In his National Affairs article, JMC board member and faculty partner James Ceaser examines how the concept of political founding evolves throughout ancient, modern, and American political thought.
The First American Founder
By James Ceaser
From National Affairs
America reveres its founders. They are portrayed on monuments large and small, celebrated on national holidays and invoked in everyday conversation, and commemorated by the names of countless cities, schools, and streets — none more iconic than Madison Avenue.
This focus on founding, however, is more the exception than the rule in the world today. There was, of course, a founder of the communist Soviet Union (Lenin), fascist Italy (Mussolini), and national-socialist Germany (Hitler), but these regimes are no more. Atatürk, once hailed as the great founder of modern Turkey, has largely been erased by Erdogan, and Mao Tse-tung just barely hangs on in China. Among democracies, there is still a place for Gandhi in India, Mandela in South Africa, and perhaps Havel in the Czech Republic and de Gaulle in France. But other European nations, like Britain or the Netherlands, have grown into their current condition without a founder.
America, by contrast, has made the founding a central theme of its political science. And yet Americans are remarkably imprecise when it comes to assigning the label of founder. To whom should it apply? For most, a founder probably refers to an “important political figure back then” who helped the nation get started. At an Independence Day celebration on July 4, between eating grilled hot dogs and viewing fireworks, Thomas Jefferson may well be mentioned, but no one would take exception if George Washington, James Madison or Alexander Hamilton were as well. These men and others are variously ascribed the title of founder for having contributed in some way to launching a new political order.
Let us try, however, for a little more precision. “The founding” may refer to three distinct moments in the establishment of the nation: the Revolution, the writing and ratification of the Constitution, and the launching of the government and passage of the Bill of Rights. The founding period thus runs from the battle of Lexington in 1775 through the end of Washington’s first term in 1793. Those meriting the appellation of founder include our revolutionary leaders (Franklin, Adams, Jefferson, and Washington), the principal figures who prepared and defended the Constitution (Madison, Washington, and Hamilton), and the political actors who helped shape the new federal government in its first few years (also Washington, Hamilton, and Madison).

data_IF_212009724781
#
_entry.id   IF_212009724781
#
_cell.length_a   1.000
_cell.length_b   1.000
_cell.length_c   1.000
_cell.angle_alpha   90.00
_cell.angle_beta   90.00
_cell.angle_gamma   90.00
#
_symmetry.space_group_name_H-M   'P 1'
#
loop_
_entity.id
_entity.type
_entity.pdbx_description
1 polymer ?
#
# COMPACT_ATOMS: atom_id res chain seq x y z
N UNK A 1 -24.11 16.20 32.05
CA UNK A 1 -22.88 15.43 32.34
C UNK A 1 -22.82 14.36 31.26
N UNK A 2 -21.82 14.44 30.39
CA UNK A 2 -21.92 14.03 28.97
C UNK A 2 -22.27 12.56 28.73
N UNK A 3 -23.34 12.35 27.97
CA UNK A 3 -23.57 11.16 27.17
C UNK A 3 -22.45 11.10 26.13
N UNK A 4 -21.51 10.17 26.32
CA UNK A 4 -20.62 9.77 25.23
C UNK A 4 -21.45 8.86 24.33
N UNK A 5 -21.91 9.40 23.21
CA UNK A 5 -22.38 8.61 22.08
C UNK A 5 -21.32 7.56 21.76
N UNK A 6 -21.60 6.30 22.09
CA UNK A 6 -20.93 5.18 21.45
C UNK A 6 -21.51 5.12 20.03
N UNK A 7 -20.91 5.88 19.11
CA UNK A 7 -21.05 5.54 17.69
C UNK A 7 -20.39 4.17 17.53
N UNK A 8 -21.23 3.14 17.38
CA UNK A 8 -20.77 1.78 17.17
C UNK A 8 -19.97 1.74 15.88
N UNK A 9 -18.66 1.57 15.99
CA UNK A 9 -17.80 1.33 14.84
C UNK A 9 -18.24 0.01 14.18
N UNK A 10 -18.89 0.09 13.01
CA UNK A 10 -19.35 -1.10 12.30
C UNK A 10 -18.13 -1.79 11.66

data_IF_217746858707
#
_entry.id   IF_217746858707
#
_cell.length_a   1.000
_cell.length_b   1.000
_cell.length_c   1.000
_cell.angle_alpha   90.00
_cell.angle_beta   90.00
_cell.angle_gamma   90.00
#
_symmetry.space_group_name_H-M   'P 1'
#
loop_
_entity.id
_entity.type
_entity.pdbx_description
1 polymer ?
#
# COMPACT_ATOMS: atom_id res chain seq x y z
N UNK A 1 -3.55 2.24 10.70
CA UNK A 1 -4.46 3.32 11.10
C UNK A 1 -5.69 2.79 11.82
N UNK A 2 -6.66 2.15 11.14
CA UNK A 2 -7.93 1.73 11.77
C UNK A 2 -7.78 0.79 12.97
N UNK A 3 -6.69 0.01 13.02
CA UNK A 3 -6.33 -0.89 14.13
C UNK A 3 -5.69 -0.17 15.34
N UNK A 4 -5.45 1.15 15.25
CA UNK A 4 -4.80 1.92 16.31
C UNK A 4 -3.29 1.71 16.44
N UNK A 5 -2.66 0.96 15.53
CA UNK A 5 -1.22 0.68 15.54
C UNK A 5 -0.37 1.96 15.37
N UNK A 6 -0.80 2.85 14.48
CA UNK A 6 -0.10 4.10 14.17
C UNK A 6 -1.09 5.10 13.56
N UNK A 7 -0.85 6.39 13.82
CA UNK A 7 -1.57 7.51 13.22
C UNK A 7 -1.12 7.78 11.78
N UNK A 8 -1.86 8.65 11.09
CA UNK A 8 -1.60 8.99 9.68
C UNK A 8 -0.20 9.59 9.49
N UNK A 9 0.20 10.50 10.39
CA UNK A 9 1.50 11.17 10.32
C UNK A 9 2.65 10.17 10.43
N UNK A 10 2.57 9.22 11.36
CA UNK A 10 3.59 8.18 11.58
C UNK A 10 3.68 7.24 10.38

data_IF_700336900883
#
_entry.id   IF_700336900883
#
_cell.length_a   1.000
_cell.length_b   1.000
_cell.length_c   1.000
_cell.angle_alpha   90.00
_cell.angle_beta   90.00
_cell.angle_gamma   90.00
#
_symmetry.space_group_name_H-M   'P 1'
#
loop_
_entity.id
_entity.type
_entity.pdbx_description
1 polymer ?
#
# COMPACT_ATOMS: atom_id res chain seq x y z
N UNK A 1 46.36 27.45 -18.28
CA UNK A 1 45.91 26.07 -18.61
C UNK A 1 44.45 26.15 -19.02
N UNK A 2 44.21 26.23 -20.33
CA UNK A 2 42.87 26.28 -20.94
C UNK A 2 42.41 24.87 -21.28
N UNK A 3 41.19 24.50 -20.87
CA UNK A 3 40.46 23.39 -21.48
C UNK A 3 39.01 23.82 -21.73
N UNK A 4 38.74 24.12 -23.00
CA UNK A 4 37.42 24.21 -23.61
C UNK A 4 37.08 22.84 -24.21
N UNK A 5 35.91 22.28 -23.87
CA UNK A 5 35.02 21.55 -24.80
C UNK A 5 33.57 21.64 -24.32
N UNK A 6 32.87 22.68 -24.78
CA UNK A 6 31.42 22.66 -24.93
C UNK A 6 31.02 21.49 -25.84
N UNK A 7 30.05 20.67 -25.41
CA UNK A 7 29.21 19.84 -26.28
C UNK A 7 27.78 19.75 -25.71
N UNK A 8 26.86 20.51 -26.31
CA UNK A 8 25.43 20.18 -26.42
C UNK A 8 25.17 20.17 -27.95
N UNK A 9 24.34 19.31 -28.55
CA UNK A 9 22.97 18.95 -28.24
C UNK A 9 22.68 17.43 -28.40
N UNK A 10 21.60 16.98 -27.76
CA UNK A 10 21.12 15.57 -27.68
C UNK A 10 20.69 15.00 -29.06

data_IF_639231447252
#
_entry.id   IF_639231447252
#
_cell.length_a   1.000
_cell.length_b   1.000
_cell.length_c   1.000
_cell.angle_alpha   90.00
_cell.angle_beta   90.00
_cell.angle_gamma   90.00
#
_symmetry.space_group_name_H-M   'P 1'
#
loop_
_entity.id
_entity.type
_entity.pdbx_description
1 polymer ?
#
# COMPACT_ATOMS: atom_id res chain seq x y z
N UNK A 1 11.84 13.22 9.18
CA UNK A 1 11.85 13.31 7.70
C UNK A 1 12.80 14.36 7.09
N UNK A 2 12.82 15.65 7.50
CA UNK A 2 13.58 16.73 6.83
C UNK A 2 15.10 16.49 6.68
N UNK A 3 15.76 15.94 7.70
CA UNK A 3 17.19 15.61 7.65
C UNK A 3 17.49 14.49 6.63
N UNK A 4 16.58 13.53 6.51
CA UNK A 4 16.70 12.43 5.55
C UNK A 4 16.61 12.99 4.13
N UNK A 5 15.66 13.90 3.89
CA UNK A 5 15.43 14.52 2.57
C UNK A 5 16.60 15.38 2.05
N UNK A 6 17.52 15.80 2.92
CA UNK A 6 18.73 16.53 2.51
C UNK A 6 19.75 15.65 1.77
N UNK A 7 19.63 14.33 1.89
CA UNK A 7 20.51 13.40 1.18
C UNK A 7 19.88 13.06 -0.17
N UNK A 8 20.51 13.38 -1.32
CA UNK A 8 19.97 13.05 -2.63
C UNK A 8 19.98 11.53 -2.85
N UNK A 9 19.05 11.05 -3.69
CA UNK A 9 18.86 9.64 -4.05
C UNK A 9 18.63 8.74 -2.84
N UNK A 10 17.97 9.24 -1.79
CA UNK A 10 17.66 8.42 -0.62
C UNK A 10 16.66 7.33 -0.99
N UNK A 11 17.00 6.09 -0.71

If someone demanded to know which of these three moments should be designated as the founding, most historians would probably give the prize to the constitutional period of 1787-1788. At the center of this event was James Madison, the person subsequently labeled “the father of the Constitution.” Madison was essential in forming the new government and in defining the terms of debate at the Philadelphia Convention. Along with Hamilton, Madison was also a main author of the Federalist Papers, which explained and defended the Constitution during the ratification contest. Feeling he was duty-bound by an implicit agreement reached in many states during the ratification debate, he was also the chief force behind the passage of the Bill of Rights through Congress in 1789.
This is all well-covered ground; less well known, and more fundamental, is Madison’s role in introducing the concept of founding, or lawgiving, itself. Before there could be a founding, there had to be an idea of founding. It had to become part of our way of thinking, and it was Madison who supplied this intellectual breakthrough. He, more than anyone, served as the founder of the American idea of founding.
Continue reading at National Affairs >>
“James Madison: The Founder of American Founding”
Professor Ceaser gives a lecture on the subject of his National Affairs article at Univeristy of Colorado, Boulder’s Center for Western Civilization, Thought & Policy. He is introduced by JMC fellow (and former postdoctoral fellow at Ceaser’s UVA program) Shilo Brooks, who is now an instructor at UC Boulder’s Herbst Program of Humanities in Engineering and is on the CWCTP executive committee.
James W. Ceaser serves on the board of the Jack Miller Center and is Professor of Politics at the University of Virginia, where he has taught since 1976 and directs the Program on Constitutionalism and Democracy, a JMC partner program. He has written several books on American politics and political thought, including Presidential Selection, Liberal Democracy and Political Science, Reconstructing America, and Nature and History in American Political Development. Professor Ceaser has held visiting professorships at the University of Florence, the University of Basel, Oxford University, the University of Bordeaux, and the University of Rennes. Professor Ceaser is a frequent contributor to the popular press, and he often comments on American Politics for the Voice of America.
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